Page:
ICE's Latest Leader Has Resigned After Just Two Weeks On The Job
"We haven’t been bothering to learn the names of the political appointees for months now, anticipating that they will all be short-term," one ICE official said.
The acting leader of US Immigration and Customs Enforcement abruptly resigned on Wednesday, just two weeks into the job after the agency’s previous director also stepped down unexpectedly in December, according to a source with knowledge of the situation.
The departure of Jonathan Fahey is the latest in a long line of resignations at ICE during the Trump administration. The agency, which has come under mounting public scrutiny for controversial policies and operations throughout Trump’s term, has now seen six leaders come and go since 2017.
None of the directors of the agency during Trump’s term were ever confirmed in the US Senate.
At the same time, Fahey’s resignation is symbolic of a Department of Homeland Security that has been under constant upheaval since President Donald Trump took office. On Monday, Chad Wolf stepped down as acting secretary of DHS, which due to a high rate of turnover, continues to have acting leaders in key positions.
ICE employees were notified of Fahey’s resignation in an email late Wednesday. No reason for the resignation given. His deputy, Tae Johnson, will now serve as acting director.
"We haven’t been bothering to learn the names of the political appointees for months now, anticipating that they will all be short-term," said one ICE official, who spoke on the condition of anonymity. "Yet somehow the barrage of agency rule-making and then injunctions by the courts continue. The revolving door of figureheads doesn’t appear to have impeded those actually implementing the changes much."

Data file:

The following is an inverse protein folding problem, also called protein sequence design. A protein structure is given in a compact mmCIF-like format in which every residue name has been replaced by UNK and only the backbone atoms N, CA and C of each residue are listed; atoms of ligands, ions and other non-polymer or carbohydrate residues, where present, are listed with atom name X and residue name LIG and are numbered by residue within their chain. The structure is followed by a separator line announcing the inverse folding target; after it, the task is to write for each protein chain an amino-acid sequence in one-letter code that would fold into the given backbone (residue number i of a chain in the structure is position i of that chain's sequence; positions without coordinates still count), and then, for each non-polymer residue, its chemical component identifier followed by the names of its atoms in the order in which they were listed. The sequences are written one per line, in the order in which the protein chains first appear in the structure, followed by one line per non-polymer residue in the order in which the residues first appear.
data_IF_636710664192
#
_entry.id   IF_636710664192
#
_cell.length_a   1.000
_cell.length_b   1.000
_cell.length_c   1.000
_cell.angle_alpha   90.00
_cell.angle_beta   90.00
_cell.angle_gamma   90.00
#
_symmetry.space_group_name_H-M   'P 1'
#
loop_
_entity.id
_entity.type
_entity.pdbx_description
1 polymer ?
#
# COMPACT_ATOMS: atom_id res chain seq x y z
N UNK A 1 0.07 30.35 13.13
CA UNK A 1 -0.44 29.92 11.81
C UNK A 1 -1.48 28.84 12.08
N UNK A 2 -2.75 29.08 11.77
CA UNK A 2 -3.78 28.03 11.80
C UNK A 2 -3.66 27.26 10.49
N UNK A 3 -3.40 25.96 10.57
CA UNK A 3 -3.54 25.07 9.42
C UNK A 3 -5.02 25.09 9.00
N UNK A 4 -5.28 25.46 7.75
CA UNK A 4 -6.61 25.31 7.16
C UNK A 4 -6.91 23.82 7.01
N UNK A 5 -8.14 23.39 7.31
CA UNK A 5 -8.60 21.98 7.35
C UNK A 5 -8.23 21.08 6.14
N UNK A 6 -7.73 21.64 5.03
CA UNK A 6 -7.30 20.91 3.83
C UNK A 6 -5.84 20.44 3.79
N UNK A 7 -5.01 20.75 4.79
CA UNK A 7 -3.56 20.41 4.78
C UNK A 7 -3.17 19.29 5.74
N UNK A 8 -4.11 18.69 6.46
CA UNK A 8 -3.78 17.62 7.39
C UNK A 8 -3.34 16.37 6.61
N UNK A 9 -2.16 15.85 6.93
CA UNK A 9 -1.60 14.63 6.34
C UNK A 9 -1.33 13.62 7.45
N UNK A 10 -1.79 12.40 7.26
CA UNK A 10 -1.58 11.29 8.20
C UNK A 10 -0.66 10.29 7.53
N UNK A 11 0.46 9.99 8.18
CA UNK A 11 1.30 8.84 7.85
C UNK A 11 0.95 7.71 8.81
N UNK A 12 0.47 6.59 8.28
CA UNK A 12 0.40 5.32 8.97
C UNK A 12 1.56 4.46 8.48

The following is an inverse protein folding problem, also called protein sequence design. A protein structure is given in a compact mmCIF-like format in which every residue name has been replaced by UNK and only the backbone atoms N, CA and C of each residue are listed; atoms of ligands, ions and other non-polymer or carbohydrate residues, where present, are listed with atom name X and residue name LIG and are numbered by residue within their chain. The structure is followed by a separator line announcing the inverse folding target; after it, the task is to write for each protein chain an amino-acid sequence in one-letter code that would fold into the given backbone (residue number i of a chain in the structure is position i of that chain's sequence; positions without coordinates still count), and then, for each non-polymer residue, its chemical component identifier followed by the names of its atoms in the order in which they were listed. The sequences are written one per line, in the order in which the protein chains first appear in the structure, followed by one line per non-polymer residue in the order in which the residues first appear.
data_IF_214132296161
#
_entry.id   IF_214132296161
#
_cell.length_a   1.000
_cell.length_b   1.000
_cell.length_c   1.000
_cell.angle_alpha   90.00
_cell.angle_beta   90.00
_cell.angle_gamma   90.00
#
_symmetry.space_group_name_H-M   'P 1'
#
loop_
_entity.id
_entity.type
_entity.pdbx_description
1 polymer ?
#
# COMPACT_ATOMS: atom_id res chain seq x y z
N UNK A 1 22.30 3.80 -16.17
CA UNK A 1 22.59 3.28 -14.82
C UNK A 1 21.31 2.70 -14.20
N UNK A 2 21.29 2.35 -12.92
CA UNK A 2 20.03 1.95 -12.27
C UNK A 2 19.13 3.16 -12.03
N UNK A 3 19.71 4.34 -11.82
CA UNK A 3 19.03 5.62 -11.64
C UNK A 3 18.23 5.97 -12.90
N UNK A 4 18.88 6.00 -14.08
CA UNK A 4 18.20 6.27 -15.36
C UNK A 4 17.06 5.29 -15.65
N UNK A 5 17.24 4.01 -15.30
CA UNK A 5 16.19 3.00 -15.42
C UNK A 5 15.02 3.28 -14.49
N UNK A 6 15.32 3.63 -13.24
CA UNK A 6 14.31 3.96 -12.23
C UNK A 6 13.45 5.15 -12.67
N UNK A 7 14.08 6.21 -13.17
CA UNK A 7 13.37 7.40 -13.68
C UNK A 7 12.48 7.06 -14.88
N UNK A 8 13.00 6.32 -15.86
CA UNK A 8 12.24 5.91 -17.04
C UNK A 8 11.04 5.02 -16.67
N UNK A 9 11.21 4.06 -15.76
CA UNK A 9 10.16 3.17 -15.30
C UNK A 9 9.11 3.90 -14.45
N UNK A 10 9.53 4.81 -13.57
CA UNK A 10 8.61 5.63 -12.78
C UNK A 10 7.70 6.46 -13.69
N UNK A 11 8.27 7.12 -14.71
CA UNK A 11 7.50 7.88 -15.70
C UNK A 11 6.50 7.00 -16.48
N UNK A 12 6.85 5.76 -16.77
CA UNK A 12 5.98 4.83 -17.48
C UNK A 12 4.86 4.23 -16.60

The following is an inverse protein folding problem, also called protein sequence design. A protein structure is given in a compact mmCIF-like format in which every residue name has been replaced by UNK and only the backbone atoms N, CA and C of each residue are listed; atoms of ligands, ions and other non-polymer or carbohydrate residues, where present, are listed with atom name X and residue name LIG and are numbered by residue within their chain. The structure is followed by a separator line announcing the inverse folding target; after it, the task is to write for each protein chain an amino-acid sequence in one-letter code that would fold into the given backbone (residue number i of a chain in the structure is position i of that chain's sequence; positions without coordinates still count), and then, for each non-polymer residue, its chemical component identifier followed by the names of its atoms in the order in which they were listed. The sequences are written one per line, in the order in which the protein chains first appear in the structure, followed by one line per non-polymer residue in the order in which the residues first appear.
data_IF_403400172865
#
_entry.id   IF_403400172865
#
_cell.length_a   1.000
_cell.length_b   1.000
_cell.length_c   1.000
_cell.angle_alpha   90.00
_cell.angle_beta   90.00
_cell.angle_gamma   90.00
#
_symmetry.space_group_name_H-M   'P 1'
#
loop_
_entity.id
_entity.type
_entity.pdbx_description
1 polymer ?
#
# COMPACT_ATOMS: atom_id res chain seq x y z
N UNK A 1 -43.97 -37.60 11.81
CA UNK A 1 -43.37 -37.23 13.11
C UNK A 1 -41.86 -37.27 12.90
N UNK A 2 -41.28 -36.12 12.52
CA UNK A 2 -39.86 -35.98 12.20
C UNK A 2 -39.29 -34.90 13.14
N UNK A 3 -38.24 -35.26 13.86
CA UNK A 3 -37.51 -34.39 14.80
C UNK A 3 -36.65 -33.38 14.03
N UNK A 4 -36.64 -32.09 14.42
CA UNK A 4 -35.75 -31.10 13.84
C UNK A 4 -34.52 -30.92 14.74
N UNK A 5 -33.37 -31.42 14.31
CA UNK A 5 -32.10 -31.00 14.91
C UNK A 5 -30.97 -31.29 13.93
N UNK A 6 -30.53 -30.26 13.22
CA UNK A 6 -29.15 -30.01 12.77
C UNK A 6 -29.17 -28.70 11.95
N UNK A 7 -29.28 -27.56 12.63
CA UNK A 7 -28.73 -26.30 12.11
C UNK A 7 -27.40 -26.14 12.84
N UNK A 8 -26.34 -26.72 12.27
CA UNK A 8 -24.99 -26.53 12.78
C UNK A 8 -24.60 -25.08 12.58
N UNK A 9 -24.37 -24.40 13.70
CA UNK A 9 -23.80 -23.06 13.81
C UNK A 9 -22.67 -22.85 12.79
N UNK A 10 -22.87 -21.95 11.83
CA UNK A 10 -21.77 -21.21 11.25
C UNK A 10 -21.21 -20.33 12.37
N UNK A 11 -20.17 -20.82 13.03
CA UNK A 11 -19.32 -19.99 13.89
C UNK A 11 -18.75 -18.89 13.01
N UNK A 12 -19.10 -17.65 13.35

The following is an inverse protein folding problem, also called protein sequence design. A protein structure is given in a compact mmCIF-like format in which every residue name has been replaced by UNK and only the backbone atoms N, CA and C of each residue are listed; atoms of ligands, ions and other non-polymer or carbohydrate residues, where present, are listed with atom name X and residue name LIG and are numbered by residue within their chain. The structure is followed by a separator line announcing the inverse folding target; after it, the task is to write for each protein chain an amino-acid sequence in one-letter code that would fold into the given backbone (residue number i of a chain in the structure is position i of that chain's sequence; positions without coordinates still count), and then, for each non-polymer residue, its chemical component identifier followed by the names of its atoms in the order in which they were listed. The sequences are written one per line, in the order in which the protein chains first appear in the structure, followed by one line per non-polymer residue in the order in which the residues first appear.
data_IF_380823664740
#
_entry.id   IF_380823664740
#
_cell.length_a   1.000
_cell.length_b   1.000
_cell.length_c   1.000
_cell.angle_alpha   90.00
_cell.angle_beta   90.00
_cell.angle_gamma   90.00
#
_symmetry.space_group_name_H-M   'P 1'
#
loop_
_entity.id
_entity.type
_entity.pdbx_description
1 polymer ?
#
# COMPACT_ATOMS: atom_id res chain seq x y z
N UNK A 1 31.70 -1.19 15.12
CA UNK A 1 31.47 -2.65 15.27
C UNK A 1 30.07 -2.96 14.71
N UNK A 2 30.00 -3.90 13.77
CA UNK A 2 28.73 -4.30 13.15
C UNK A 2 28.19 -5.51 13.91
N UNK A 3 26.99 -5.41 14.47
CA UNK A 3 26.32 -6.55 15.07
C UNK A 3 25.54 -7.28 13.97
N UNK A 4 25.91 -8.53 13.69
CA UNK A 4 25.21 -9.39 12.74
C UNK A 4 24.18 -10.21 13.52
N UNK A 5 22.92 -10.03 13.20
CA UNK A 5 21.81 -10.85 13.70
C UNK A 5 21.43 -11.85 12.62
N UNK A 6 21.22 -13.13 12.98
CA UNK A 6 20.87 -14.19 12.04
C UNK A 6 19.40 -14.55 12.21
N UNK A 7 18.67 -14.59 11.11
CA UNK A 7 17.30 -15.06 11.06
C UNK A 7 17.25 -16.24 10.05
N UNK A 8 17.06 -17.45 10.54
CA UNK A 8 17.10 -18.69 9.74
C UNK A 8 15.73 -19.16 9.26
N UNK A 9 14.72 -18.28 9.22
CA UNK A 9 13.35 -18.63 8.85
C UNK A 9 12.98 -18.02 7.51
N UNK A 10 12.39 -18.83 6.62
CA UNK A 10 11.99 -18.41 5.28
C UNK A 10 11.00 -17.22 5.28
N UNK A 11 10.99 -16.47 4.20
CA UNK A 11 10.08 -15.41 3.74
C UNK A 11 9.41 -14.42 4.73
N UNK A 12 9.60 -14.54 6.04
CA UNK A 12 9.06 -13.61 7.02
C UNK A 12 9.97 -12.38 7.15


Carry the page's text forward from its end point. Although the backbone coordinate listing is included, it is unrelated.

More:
It’s unclear whether Fahey’s resignation is tied to the administration’s reaction to the violent mob that took over the US Capitol last week. The resignation comes as DHS prepares for President-elect Joe Biden’s inauguration next week and as officials stand on guard for any further threat of violence. In his final significant move as acting DHS secretary, Wolf moved up the National Special Security Event operations for the inauguration from Jan. 19 to Jan. 13.
ICE has faced a torrent of criticism from advocates and politicians for its aggressive policies during the Trump administration. That included ICE leaders advocating publicly for city leaders in sanctuary cities to be charged with crimes, and the agency planning massive worksite raids, along with operations targeting undocumented immigrant families.
When some mayors and governors refused to increase cooperation with ICE, the agency paid for billboards with photographs of “wanted” immigrants in the same areas. An executive order signed by Trump also made it so nearly every undocumented immigrant became a priority for arrest. Not long after, ICE prosecutors were restricted from granting reprieves for certain immigrants facing deportation and ordered to review and potentially reopen previously closed cases, which was first revealed by BuzzFeed News through Freedom of Information Act requests.
Soon, the proportion of immigrants with no prior criminal convictions who were being arrested and placed into deportation proceedings began to shoot up. According to a Pew Research Center poll last year, ICE had the lowest favorability rating of the 10 federal agencies it asked about.
Fahey took over the acting leader role on Dec. 31 after his predecessor, Tony Pham, resigned. Fahey was previously the lead ICE attorney and had joined the department in an advisory role in March. Before DHS, he was a criminal prosecutor.
In introducing Fahey to staff on Dec. 31, Wolf said in an email that he was confident ICE’s new leader “will serve ICE with the same level of commitment and professionalism displayed during his distinguished career as a criminal prosecutor.”
As of Jan. 13, both men had resigned from their leadership positions.
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